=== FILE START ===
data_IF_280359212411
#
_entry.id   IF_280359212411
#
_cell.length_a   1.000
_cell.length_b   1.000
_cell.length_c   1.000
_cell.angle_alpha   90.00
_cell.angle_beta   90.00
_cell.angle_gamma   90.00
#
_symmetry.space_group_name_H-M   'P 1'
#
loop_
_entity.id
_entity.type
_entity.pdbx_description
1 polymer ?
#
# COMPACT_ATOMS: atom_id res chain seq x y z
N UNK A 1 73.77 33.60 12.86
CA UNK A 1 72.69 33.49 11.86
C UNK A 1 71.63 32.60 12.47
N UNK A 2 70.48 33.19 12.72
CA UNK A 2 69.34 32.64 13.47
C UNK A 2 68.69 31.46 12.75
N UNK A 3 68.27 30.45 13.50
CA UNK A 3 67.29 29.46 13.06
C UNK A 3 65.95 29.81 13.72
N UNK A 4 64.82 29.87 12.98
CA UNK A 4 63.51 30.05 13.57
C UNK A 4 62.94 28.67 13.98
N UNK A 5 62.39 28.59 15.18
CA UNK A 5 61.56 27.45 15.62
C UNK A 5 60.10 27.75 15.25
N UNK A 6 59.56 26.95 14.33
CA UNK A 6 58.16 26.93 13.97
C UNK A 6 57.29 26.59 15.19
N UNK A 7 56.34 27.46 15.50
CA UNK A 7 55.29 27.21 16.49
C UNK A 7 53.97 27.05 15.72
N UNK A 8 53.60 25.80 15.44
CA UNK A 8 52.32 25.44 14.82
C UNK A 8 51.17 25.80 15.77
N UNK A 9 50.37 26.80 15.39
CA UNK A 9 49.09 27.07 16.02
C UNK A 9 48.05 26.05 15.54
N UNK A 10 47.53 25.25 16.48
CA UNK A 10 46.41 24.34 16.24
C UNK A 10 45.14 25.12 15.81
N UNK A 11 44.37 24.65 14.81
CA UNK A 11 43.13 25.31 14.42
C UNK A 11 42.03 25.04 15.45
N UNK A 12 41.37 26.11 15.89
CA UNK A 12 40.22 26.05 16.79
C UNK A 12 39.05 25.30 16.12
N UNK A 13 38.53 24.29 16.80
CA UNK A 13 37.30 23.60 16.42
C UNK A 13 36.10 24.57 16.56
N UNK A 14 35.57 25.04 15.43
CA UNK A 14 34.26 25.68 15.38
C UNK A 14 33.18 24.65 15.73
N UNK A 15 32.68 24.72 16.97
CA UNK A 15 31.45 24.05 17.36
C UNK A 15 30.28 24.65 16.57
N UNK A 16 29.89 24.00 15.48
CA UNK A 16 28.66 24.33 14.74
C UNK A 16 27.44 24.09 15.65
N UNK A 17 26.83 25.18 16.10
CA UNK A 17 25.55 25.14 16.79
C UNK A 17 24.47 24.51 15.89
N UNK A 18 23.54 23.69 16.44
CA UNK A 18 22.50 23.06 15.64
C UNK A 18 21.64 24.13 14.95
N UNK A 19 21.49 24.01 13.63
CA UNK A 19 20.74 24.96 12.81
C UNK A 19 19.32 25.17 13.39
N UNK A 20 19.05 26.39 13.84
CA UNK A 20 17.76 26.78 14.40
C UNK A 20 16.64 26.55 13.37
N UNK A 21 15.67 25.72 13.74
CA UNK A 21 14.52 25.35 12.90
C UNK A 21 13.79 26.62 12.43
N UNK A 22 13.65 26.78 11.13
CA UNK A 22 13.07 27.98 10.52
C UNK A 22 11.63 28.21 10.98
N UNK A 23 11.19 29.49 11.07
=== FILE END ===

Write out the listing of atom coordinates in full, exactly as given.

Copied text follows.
data_IF_280359212411
#
_entry.id   IF_280359212411
#
_cell.length_a   1.000
_cell.length_b   1.000
_cell.length_c   1.000
_cell.angle_alpha   90.00
_cell.angle_beta   90.00
_cell.angle_gamma   90.00
#
_symmetry.space_group_name_H-M   'P 1'
#
loop_
_entity.id
_entity.type
_entity.pdbx_description
1 polymer ?
#
# COMPACT_ATOMS: atom_id res chain seq x y z
N UNK A 1 73.77 33.60 12.86
CA UNK A 1 72.69 33.49 11.86
C UNK A 1 71.63 32.60 12.47
N UNK A 2 70.48 33.19 12.72
CA UNK A 2 69.34 32.64 13.47
C UNK A 2 68.69 31.46 12.75
N UNK A 3 68.27 30.45 13.50
CA UNK A 3 67.29 29.46 13.06
C UNK A 3 65.95 29.81 13.72
N UNK A 4 64.82 29.87 12.98
CA UNK A 4 63.51 30.05 13.57
C UNK A 4 62.94 28.67 13.98
N UNK A 5 62.39 28.59 15.18
CA UNK A 5 61.56 27.45 15.62
C UNK A 5 60.10 27.75 15.25
N UNK A 6 59.56 26.95 14.33
CA UNK A 6 58.16 26.93 13.97
C UNK A 6 57.29 26.59 15.19
N UNK A 7 56.34 27.46 15.50
CA UNK A 7 55.29 27.21 16.49
C UNK A 7 53.97 27.05 15.72
N UNK A 8 53.60 25.80 15.44
CA UNK A 8 52.32 25.44 14.82
C UNK A 8 51.17 25.80 15.77
N UNK A 9 50.37 26.80 15.39
CA UNK A 9 49.09 27.07 16.02
C UNK A 9 48.05 26.05 15.54
N UNK A 10 47.53 25.25 16.48
CA UNK A 10 46.41 24.34 16.24
C UNK A 10 45.14 25.12 15.81
N UNK A 11 44.37 24.65 14.81
CA UNK A 11 43.13 25.31 14.42
C UNK A 11 42.03 25.04 15.45
N UNK A 12 41.37 26.11 15.89
CA UNK A 12 40.22 26.05 16.79
C UNK A 12 39.05 25.30 16.12
N UNK A 13 38.53 24.29 16.80
CA UNK A 13 37.30 23.60 16.42
C UNK A 13 36.10 24.57 16.56
N UNK A 14 35.57 25.04 15.43
CA UNK A 14 34.26 25.68 15.38
C UNK A 14 33.18 24.65 15.73
N UNK A 15 32.68 24.72 16.97
CA UNK A 15 31.45 24.05 17.36
C UNK A 15 30.28 24.65 16.57
N UNK A 16 29.89 24.00 15.48
CA UNK A 16 28.66 24.33 14.74
C UNK A 16 27.44 24.09 15.65
N UNK A 17 26.83 25.18 16.10
CA UNK A 17 25.55 25.14 16.79
C UNK A 17 24.47 24.51 15.89
N UNK A 18 23.54 23.69 16.44
CA UNK A 18 22.50 23.06 15.64
C UNK A 18 21.64 24.13 14.95
N UNK A 19 21.49 24.01 13.63
CA UNK A 19 20.74 24.96 12.81
C UNK A 19 19.32 25.17 13.39
N UNK A 20 19.05 26.39 13.84
CA UNK A 20 17.76 26.78 14.40
C UNK A 20 16.64 26.55 13.37
N UNK A 21 15.67 25.72 13.74
CA UNK A 21 14.52 25.35 12.90
C UNK A 21 13.79 26.62 12.43
N UNK A 22 13.65 26.78 11.13
CA UNK A 22 13.07 27.98 10.52
C UNK A 22 11.63 28.21 10.98
N UNK A 23 11.19 29.49 11.07